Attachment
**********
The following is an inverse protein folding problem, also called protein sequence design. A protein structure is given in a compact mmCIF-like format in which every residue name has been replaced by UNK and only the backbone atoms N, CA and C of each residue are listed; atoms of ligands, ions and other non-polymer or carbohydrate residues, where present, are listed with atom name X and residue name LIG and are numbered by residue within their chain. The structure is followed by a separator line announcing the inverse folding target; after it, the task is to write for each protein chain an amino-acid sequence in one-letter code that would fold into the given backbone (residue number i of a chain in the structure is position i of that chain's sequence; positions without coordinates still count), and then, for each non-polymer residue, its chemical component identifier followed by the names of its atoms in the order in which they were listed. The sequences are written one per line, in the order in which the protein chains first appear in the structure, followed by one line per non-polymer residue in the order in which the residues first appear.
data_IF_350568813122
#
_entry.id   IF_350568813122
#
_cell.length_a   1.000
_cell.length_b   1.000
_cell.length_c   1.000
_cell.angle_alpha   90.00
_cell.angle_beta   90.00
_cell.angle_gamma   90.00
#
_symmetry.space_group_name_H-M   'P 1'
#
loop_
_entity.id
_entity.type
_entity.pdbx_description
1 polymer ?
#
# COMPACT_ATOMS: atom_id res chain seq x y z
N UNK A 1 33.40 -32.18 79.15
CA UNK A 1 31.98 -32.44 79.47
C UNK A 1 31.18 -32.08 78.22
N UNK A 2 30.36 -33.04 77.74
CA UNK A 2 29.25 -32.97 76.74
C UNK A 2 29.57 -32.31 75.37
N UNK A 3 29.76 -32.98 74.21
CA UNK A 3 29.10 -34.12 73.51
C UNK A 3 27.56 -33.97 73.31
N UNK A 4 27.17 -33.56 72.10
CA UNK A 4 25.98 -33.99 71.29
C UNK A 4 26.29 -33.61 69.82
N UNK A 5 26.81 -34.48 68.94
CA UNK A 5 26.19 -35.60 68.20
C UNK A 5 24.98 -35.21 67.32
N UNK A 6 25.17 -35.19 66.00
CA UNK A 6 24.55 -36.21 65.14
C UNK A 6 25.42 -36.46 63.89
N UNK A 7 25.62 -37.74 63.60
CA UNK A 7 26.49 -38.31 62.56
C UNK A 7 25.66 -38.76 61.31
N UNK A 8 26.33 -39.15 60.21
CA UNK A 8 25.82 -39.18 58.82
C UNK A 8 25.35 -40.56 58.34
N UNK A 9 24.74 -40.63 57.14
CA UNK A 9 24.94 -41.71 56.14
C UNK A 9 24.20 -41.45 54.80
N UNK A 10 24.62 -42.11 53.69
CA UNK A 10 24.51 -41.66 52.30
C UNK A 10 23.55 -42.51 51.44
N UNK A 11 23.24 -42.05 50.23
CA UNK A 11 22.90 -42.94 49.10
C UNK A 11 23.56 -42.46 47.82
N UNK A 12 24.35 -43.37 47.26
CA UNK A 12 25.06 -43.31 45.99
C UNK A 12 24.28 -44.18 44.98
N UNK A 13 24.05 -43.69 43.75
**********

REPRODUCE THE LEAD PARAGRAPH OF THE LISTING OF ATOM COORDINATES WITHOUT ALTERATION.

The following is an inverse protein folding problem, also called protein sequence design. A protein structure is given in a compact mmCIF-like format in which every residue name has been replaced by UNK and only the backbone atoms N, CA and C of each residue are listed; atoms of ligands, ions and other non-polymer or carbohydrate residues, where present, are listed with atom name X and residue name LIG and are numbered by residue within their chain. The structure is followed by a separator line announcing the inverse folding target; after it, the task is to write for each protein chain an amino-acid sequence in one-letter code that would fold into the given backbone (residue number i of a chain in the structure is position i of that chain's sequence; positions without coordinates still count), and then, for each non-polymer residue, its chemical component identifier followed by the names of its atoms in the order in which they were listed. The sequences are written one per line, in the order in which the protein chains first appear in the structure, followed by one line per non-polymer residue in the order in which the residues first appear.